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Jun 12 2020

Asian and Australian Photographers Scoop up Prizes from Sony

by Charmaine Kong
CHUNG MING KO’s series  Wounds of Hong Kong, 2019, won the 2020 Sony World Photography Award for Documentary in the Professional category. Copyright the artist. All images courtesy the artist and World Photography Organisation.
CHUNG MING KO’s series Wounds of Hong Kong, 2019, won the 2020 Sony World Photography Award for Documentary in the Professional category. Copyright the artist. All images courtesy the artist and World Photography Organisation.
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The World Photography Organisation (WPO) has revealed the results of its 2020 Sony World Photography Awards, with several Asian and Australian photographers acknowledged for their works. Each recipient is awarded digital imaging equipment from Sony.

Among winners of the ten Professional categories, for bodies of work, Hong Kong photographer Chung Ming Ko won in the Documentary section. His series Wounds of Hong Kong (2019) spotlight 24 protestors and the injuries they obtained from clashes with the police during Hong Kong’s ongoing anti-government protests, ignited last year by a now withdrawn extradition bill. Iranian photographer Hashem Shakeri was acknowledged as first runner-up in the Discovery category for his Cast Out of Heaven (2019– ). The series documents the struggles of rapid urbanization in new satellite towns from the Mehr Housing Project, created in response to rising property values due to United States’s increasingly harsh sanctions against Iran. Japanese photographer Masahiro Hiroike’s images of fireflies in forests, Himebotaru (2019), is the first runner-up for the Nature and Wildlife category. 

Other Asian artists recognized in the Professional category include Korean photographer Chang Kyun Kim who garnered third place in the Landscape category for shots of the World War II-era internment camps for more than 120,000 Japanese and Japanese-American citizens in the United States, New Home (2018–19). Chinese photographer Chen Fangbin came in third for the Still Life category with images of bicycle parts and Youqiong Zhang also took third in the Documentary category for images of Chinese-funded enterprises in Africa.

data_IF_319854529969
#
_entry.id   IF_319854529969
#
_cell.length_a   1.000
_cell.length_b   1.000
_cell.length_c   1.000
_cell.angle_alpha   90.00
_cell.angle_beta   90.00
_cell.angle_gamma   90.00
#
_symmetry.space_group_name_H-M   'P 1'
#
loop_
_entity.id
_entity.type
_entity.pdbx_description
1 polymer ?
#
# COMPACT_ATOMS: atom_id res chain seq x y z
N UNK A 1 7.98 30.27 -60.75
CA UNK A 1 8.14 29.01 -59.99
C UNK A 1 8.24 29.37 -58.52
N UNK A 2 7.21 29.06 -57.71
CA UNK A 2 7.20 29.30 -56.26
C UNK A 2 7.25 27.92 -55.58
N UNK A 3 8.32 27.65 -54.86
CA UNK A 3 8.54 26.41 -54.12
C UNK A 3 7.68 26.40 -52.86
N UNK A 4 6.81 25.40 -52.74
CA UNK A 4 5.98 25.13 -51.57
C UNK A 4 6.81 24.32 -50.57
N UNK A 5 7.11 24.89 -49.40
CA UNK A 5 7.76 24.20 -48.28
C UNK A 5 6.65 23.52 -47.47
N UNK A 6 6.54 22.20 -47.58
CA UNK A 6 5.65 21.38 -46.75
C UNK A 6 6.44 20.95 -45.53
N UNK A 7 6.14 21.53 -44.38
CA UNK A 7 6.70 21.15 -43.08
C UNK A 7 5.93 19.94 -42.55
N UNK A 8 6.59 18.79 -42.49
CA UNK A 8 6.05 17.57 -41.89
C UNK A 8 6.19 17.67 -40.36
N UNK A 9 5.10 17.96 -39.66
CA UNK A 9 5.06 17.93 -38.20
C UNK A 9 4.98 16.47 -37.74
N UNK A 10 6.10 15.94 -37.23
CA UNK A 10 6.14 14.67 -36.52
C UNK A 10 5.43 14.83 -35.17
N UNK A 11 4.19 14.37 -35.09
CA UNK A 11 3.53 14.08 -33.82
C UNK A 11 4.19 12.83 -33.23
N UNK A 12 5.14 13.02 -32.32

In the Open section for standalone images, Australian photographers Antoine Veling, Craig McGowan, and Adrian Guerin won in the respective categories of Culture, Landscape, and Travel. Veling was recognized for Mark 5:28 (2019), which likens an Iggy Pop concert scene to the biblical passage “If I just touch his clothes, I will be healed.” McGowan’s Ice Reflections features an iceberg at the Northeast Greenland National Park. Guerin’s Riding a Saharan Freight Train captures the Saharan wilderness. Chinese photographers Guofei Li and Suxing Zhang won the respective categories of Natural World and Wildlife, and Creative. Li’s Tai Chi Diagram (2019) shows two cheetahs in embrace, while Zhang’s monochromatic portrait of a young woman, Knot, highlight femininity.

Taiwanese photographer Hsien-Pang Hsieh won in the newly introduced Youth section, featuring works created by those between the ages of 12 to 19. Taken in Germany, the black-and-white photo, Hurry, captures a street performer seemingly mid-stride when he is in fact stationary. 

The 13th edition of the Sony World Photography Awards received over 345,000 submissions from 203 countries, which were judged anonymously by an international panel of eight members. Uruguayan photographer Pablo Albarenga from the Professional Creative category was declared Photographer of the Year, and will receive a cash prize of USD 25,000. His winning portrait series Seeds of Resistance—of the plight of Latin American indigenous communities—is shown in an virtual exhibition alongside all other winning works.

Charmaine Kong is an editorial intern of ArtAsiaPacific.

To read more of ArtAsiaPacific’s articles, visit our Digital Library.

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